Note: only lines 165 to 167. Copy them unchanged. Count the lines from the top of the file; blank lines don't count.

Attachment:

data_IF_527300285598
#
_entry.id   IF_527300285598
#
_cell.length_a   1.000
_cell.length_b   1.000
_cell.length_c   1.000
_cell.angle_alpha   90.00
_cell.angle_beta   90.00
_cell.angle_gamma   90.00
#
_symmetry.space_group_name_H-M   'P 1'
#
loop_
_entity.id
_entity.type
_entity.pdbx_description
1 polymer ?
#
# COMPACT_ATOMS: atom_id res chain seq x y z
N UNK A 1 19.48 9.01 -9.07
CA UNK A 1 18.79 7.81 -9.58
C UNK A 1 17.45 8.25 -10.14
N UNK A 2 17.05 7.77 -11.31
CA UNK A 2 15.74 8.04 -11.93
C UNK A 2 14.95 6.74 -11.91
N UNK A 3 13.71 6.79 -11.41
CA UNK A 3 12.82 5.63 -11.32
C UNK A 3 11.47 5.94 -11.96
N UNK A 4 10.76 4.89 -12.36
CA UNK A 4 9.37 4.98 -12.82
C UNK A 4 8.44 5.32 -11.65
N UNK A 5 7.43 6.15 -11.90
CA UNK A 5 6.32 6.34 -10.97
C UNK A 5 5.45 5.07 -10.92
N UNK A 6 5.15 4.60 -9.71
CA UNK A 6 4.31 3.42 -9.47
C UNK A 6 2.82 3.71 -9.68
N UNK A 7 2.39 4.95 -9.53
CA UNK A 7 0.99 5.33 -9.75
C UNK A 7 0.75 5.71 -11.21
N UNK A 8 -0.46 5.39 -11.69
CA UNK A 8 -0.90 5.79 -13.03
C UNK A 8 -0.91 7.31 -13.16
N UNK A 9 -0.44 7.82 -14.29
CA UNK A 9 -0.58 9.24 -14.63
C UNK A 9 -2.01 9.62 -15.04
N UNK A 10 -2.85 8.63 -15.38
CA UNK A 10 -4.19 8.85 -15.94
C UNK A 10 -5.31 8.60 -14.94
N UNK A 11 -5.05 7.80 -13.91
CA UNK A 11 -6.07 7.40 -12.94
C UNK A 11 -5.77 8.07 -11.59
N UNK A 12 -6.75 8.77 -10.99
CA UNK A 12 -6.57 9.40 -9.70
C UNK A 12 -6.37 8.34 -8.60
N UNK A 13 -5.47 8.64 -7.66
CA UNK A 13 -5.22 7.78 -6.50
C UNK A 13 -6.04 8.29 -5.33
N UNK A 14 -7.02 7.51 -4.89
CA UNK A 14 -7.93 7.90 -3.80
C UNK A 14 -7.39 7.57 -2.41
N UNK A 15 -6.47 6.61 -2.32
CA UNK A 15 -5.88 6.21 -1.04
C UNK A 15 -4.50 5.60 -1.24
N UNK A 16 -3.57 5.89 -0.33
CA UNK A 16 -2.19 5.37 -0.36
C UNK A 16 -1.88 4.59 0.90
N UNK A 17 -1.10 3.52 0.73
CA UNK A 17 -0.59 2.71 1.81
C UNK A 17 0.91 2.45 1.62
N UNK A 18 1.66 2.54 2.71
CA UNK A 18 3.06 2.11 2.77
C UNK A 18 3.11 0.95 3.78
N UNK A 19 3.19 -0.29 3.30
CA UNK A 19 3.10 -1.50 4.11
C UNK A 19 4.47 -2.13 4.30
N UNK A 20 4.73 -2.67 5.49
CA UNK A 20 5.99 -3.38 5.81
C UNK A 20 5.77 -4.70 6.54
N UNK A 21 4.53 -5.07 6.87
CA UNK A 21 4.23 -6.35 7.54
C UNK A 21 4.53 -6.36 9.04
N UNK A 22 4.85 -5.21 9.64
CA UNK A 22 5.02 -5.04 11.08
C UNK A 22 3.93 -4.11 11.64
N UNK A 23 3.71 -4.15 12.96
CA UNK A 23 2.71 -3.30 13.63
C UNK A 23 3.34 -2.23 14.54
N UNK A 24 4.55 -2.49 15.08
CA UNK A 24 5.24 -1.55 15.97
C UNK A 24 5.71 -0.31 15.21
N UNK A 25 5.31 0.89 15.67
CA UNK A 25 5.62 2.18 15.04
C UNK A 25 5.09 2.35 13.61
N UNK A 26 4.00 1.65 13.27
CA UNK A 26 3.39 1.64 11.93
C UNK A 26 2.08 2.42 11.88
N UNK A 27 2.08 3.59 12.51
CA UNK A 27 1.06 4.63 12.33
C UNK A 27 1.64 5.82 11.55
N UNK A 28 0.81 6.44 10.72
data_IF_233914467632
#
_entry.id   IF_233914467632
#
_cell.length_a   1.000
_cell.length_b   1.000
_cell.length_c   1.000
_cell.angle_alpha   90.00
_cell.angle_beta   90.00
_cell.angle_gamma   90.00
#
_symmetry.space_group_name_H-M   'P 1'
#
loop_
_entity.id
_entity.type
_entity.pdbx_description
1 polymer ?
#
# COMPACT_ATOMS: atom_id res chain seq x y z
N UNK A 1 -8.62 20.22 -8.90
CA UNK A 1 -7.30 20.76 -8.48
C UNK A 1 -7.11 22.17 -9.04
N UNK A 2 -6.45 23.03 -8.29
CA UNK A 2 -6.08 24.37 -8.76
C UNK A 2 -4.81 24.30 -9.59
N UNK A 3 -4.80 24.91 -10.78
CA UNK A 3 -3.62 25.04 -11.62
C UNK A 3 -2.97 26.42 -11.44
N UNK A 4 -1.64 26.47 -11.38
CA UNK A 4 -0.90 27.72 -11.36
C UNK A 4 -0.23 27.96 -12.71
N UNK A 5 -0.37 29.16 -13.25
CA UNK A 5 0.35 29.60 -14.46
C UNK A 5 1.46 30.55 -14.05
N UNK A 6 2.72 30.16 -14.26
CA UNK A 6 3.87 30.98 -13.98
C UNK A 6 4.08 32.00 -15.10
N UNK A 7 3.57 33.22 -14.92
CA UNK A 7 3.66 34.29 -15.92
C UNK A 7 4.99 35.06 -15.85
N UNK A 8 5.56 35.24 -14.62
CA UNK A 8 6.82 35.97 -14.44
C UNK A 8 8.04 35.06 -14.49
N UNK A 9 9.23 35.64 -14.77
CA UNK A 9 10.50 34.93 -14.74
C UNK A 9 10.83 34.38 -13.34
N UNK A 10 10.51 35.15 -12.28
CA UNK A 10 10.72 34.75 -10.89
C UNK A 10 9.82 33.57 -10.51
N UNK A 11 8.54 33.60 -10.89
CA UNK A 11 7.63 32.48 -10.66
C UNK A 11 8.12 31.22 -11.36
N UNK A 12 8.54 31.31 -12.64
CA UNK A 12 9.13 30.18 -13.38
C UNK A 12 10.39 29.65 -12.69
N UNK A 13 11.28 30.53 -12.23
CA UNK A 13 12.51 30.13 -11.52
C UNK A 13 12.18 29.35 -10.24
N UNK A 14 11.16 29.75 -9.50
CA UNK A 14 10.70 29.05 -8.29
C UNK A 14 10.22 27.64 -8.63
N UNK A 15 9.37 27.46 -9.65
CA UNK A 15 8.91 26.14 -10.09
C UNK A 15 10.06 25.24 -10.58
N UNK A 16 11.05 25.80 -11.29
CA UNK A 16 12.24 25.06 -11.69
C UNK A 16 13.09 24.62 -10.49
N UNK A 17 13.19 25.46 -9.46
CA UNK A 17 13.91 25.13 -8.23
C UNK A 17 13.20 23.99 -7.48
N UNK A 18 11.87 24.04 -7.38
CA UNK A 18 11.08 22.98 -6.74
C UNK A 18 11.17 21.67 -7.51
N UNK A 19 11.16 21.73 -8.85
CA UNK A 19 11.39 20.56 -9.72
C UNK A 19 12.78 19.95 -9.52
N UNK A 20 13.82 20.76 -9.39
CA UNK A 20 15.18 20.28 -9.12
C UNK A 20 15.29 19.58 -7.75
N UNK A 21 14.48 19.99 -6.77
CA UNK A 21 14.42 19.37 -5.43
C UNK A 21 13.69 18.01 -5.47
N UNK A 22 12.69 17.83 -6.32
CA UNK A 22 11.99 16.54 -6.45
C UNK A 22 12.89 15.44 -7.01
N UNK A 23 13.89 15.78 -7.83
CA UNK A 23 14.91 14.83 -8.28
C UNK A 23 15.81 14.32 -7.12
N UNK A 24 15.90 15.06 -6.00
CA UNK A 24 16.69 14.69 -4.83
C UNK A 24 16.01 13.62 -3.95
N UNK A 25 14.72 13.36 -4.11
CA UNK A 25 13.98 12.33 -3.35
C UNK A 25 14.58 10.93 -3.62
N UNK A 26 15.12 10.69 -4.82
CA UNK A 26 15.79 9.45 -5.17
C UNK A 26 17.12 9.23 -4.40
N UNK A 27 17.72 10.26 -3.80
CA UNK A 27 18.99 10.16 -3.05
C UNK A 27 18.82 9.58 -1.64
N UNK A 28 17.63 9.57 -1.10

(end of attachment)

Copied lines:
N UNK A 15 9.37 27.46 -9.65
CA UNK A 15 8.91 26.14 -10.09
C UNK A 15 10.06 25.24 -10.58